The massacre in Hebron probably marks the end of an era. With it, the optimists' three-year reign over the Arab-Israeli conflict concludes; starting now, more of us will realize that an Arab-Israeli peace is an elusive, highly fragile undertaking, and

The massacre in Hebron probably marks the end of an era. With it, the optimists' three-year reign over the Arab-Israeli conflict concludes; starting now, more of us will realize that an Arab-Israeli peace is an elusive, highly fragile undertaking, and that it might well fail.

Optimism became policy in the heady aftermath of Saddam Husayn's defeat. Because the Bush Administration believed the Arab-Israeli conflict was ripe for solution, the Madrid conference of late 1991 dealt with the Arab-Israeli conflict and not-as you might expect-the Persian Gulf. Rather than use its new prestige and influence to confront the intractable problems of Iraq and Iran (where should their borders run? how do we prevent future acts of aggression?), the U.S. government shifted its gaze one thousand miles to the West (what are Israel's terms for withdrawing from the Golan Heights? who should represent the Palestinians?). In March 1991, President Bush boldly asserted that "the time has come to put an end to Arab-Israeli conflict." The Clinton Administration adopted the same approach and displayed, if possible, even more hope in the Arab-Israeli peace process.

In Israel, the Labor Party's electoral victory in June 1992 brought a sunny disposition to the negotiations. Yitzhak Rabin and Shimon Peres brought fundamental changes to the conduct of Israel's foreign relations. They dropped the old style of confrontation and stalemate, dispelled Likud fears of an Arab onslaught, and moved quickly toward compromise and resolution. They talked of using economic growth to build constituencies for peace, and of assuring that the next generation of Israeli men would not serve in the military, as did they, into its middle age and beyond.

Some Arab leaders got infected by the same bug. The Jordanian leadership's visionaries dismissed the Arab-Israeli conflict as an anachronism which needs quickly to be settled so that the Middle East can gain stability and prosper. Egyptian and Saudi diplomats took a similar approach, as did many of their brethren from the Persian Gulf sheikhdoms and North Africa. Finally, in a move that took our collective breath away, Yasir Arafat too began talking the talk. The moment of peace seemed finally to have arrived that bright summer day last September on the White House lawn. Western analysts read great things into it. For example, Ben Lynfield wrote in The Christian Science Monitor that the PLO-Israel mutual recognition and declaration of principles "have changed forever the relationship between Jews and Arabs in the Middle East."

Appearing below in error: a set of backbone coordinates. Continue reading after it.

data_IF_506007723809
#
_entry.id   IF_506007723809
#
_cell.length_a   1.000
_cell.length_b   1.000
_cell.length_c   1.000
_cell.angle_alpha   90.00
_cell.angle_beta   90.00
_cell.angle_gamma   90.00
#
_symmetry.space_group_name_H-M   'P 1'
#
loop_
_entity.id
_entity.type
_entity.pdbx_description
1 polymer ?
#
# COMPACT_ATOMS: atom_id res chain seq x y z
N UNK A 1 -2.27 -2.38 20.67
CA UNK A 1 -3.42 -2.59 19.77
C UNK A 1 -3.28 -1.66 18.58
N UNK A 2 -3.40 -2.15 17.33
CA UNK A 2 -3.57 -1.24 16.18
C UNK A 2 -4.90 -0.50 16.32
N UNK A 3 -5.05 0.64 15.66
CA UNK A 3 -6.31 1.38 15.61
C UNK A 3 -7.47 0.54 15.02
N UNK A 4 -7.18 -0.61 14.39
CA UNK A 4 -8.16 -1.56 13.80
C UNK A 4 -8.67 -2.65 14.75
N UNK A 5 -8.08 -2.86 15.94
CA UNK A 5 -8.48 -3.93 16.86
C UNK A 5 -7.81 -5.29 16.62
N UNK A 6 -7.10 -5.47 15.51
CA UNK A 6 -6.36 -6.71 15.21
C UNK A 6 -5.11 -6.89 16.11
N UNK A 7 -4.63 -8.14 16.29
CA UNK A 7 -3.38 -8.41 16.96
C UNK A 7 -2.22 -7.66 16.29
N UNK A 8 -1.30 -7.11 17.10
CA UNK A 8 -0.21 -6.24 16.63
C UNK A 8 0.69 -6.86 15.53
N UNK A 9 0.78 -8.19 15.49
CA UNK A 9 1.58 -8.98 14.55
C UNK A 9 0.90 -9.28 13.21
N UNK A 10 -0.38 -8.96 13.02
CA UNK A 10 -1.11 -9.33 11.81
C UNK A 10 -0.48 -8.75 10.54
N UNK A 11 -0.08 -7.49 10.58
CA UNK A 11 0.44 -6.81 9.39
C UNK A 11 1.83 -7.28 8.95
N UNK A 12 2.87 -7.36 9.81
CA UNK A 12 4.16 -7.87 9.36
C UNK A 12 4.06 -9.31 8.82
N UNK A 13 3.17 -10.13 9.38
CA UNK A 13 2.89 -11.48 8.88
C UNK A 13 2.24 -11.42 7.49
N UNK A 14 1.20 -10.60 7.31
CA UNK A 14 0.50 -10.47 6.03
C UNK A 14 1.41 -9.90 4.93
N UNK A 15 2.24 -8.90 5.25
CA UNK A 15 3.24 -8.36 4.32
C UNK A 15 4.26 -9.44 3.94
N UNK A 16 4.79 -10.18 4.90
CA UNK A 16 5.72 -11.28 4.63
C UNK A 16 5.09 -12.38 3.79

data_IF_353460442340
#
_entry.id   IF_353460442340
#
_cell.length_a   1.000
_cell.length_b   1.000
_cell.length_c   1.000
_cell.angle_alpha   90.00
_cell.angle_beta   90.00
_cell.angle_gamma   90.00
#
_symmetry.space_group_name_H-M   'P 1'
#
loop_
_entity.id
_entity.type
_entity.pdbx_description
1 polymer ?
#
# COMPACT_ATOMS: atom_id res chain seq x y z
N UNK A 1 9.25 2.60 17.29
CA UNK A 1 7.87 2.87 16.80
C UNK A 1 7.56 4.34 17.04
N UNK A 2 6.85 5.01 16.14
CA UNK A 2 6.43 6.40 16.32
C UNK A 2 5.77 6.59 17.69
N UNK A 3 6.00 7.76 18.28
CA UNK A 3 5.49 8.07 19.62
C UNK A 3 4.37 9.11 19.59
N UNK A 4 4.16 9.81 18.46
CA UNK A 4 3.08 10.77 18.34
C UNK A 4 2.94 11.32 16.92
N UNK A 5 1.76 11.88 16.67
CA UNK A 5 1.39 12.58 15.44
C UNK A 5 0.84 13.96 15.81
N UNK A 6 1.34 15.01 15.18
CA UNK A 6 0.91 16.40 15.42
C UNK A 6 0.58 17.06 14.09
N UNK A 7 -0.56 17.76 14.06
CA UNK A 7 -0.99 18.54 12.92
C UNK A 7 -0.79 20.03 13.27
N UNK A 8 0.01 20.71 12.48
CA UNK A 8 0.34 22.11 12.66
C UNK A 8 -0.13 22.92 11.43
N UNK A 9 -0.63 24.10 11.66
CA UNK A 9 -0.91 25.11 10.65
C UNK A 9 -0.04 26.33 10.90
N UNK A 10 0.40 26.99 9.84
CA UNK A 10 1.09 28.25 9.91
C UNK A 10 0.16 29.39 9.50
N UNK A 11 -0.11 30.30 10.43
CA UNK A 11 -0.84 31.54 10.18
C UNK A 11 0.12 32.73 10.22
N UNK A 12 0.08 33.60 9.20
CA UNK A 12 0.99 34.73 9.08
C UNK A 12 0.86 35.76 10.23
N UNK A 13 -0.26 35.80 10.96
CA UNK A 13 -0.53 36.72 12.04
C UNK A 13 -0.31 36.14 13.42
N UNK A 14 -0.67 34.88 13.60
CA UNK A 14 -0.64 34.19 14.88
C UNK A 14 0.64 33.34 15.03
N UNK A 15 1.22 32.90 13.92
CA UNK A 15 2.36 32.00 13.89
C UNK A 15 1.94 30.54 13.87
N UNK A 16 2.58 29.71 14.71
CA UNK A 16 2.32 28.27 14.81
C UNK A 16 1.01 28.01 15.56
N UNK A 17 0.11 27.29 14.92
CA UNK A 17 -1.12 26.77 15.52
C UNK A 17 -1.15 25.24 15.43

As economics seem to loom larger and military strength smaller, Middle Easterners give off a sense of being aware that they are being left behind. The oil money was squandered, East Asia is taking off, and the West seems ever more distant. Even Saddam Husayn joins in this spirit, in his own bellicose manner: "If anyone imagines the Koreans can develop, the Americans can develop, and the Taiwanese can develop, but the Arabs cannot, then he is deluded." But another reality coexisted with these hopes, a reality of dark passions and downward trends. Consider: The ugly program of fundamentalist Islam is gaining strength in many of Israel's neighbors and among the Palestinians. The oil boom ended so long ago, the oil bust is now in its second decade, with no change ahead likely. Rogue regimes are entrenched in the Middle East and gaining in numbers. Sudan recently joined the ranks of Libya, Syria, Iraq, and Iran; Algeria could be next.

Moreover, a close look at Arab attitudes to Israel shows that not much has changed. A 1993 survey of one thousand Lebanese, Syrians, and Palestinians conducted by Hilal Khashan (and published in the Middle East Quarterly) makes this abundantly clear. Khashan concludes from his research that "the respondents show little understanding of the meaning of peace [with Israel], much less an appreciation of its possible benefits." Rather, they tend to see peace as a moratorium in which to prepare for the next round of fighting.

Nor has Israel been immune to negative developments. The split between religious and secular has widened, as has the one between doves and hawks-and Baruch Goldstein's horrible act of vengeance exacerbates both these divisions. What would Israelis do to each other if spared the Arab threat? It could be that external challenge has kept the state together.

As Americans, there's little we can do if Middle Eastern leaders persist in deluding themselves that peace and economic growth are just around the corner. But we can ourselves understand that the Middle East is on a downward course and prepare accordingly. From our point of view, the Middle East increasingly stands out as a region that develops and exports problems, including political radicals, terrorism, drugs, unconventional weaponry, and conspiracy theories. We should recognize that this region resembles the Pacific rim less than it does Africa; and we should ready ourselves for the many troubles yet to come.